Romantic comedies are not my favorite genre, to say the least. Occasionally, however, I do find films I enjoy, with "What a Man Wants" being the most recent sample. Furthermore, the concept of the romance between a director of adult films and a former child actress seemed rather interesting, with the fact that the script is based on the director's personal experiences adding even more to the whole idea. Let us see how the film fared though.
Jeong-woo is a director who went into the film industry years ago, but has been stuck with shooting adult films for the last 10 years, despite many promises for a "regular" movie from his boss. Eun-soo is a former child actress that recently moved back to Korea to restart her career. Having fallen for a fake rental listing of Jung-woo's apartment, she is forced to share a room with him until her affairs are sorted. As the two start getting to know each other, the possibility of a cooperation arises, and a romance soon blooms. However, Jeong-woo keeps his real job a secret, and the consequences when Eun-soo finds out, are inevitable. Later on, as Eun-soo rises into stardom again, Jeong-woo falls deeper into depression, until a success of his own reveals a new possibility. The Korean film industry though, is relentless.
Let me start with the positive. The romantic aspect, filled with adorable silliness and a rather entertaining cheerfulness is quite good, while the comments about the Korean film industry are spot on. This second aspect is the most interesting in the film, with the concept of the industry looking down on directors of adult films, the significance of the Blue Dragon Awards and the Busan International Film festival, and the way the industry deals/directs its superstars being well presented and the ones that make the film stand out from the plethora of similar movies.
Furthermore, the acting is on a quite high level (for the category), with Yoon Kye-sang being convincing as a man who feels the burden of failure constantly, while Oh Jung-se, as his "right hand", provides one of the best secondary parts I have ever seen in the category, always with a focus on entertainment. All members of the "adult" crew are also very entertaining in their different parts, with the comedy aspect deriving mostly from their interactions with each other. Even Go Joon-hee as Eun-soo, who, in essence, is there to show off her looks for the most part, functions quite well in the narrative, with Kim Yeong-min's extremely polished cinematography highlighting her beauty in the most impressive fashion.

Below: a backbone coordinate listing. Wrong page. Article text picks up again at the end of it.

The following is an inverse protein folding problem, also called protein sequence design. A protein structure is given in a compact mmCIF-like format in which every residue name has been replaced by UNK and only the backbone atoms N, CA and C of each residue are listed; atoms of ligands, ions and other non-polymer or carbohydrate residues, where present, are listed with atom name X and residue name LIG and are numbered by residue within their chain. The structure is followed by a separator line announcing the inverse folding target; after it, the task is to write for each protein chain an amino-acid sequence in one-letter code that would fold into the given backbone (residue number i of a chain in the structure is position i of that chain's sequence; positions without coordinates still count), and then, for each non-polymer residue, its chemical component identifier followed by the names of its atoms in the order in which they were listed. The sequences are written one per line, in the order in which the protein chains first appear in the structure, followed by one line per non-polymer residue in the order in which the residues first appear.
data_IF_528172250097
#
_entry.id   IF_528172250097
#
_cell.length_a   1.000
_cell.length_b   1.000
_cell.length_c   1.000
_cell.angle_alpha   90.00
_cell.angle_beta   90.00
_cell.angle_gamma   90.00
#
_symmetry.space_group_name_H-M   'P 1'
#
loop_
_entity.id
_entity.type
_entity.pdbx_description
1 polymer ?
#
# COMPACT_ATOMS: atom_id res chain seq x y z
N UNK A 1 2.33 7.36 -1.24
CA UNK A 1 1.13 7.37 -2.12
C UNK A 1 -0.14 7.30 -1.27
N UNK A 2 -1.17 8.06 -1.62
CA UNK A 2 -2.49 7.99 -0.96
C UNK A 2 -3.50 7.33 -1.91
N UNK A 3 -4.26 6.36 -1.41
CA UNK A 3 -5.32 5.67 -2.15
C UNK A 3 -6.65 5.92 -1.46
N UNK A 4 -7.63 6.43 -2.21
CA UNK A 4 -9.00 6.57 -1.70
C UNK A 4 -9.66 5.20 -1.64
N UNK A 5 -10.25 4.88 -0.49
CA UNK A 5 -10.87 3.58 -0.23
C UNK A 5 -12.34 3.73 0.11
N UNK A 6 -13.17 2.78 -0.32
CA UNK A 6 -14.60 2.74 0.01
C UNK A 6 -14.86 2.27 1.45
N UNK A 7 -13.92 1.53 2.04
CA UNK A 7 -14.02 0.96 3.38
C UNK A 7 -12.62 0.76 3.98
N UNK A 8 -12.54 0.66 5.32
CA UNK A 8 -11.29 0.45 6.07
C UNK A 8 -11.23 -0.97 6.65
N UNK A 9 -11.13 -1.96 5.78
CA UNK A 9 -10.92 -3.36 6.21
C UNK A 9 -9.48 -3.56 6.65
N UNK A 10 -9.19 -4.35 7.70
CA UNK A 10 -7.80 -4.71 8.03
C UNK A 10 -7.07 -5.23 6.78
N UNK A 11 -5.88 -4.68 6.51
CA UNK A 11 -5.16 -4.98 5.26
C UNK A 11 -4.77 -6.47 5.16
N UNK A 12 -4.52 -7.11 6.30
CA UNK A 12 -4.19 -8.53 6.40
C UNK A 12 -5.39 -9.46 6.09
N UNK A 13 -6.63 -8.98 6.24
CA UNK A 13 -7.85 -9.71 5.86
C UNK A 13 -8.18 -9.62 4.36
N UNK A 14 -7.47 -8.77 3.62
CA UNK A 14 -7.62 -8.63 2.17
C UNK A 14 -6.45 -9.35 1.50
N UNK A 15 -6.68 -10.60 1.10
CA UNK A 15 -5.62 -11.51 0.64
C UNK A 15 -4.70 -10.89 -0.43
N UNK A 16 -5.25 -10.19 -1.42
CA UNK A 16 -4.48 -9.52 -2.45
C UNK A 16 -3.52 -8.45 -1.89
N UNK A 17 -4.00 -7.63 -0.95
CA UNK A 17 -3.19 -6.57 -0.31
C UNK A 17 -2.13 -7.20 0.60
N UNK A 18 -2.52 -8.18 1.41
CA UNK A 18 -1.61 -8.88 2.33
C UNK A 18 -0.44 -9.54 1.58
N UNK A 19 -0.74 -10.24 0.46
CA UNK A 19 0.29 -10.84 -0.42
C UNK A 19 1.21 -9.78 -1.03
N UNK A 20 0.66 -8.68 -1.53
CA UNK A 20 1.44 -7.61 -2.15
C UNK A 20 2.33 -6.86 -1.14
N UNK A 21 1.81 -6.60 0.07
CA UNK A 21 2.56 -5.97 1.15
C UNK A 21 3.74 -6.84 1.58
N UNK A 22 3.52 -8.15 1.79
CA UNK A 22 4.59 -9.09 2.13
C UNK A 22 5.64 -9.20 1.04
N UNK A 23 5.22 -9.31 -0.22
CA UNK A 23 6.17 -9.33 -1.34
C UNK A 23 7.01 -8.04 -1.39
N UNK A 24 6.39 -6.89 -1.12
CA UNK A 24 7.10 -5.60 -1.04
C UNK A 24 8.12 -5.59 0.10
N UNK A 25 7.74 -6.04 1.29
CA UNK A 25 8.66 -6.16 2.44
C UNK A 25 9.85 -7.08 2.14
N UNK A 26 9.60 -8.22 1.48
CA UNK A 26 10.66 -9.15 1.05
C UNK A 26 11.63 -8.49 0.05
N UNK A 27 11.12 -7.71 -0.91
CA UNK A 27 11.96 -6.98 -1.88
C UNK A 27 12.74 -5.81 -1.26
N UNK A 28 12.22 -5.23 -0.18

Add to the aforementioned a great sense of humor that permeates most aspects of the film, and you have the backbone of the positives of the movie.
Regarding the negatives now, there is one quite significant, and that is the duration of the film. I dare say that if "Red Carpet" stayed at 80-90 minutes, it would be one of the best entries in the category, but the fact that it managed to touch the 2-hour limit faults its general aesthetics significantly, since the lagging after the first hour makes the film tiresome, even stripping from its quite good (although generic) finale. Sin Min-kyeong's editing retains a good pace for the majority of the movie, but the particular part deems the work done in the department.
"Red Carpet" has a number of good elements, but its runtime condemns it to mediocrity.
Review by Panos Kotzathanasis
Available on DVD from YESASIA
Panos Kotzathanasis is a film critic and reviewer specialising in East Asian Cinema. He is the founder of Asian Film Vault, administrator of Asian Movie Pulse and also writes for Taste of Cinema, Eastern Kicks, China Policy Institute and Filmboy. You can follow him on Twitter and Facebook. Panos Kotzathanasis can be contacted via firstname.lastname@example.org.
"[Hancinema Film Review] "Red Carpet""
by HanCinema is licensed under a Creative Commons Attribution-Share Alike 3.0 Unported License.
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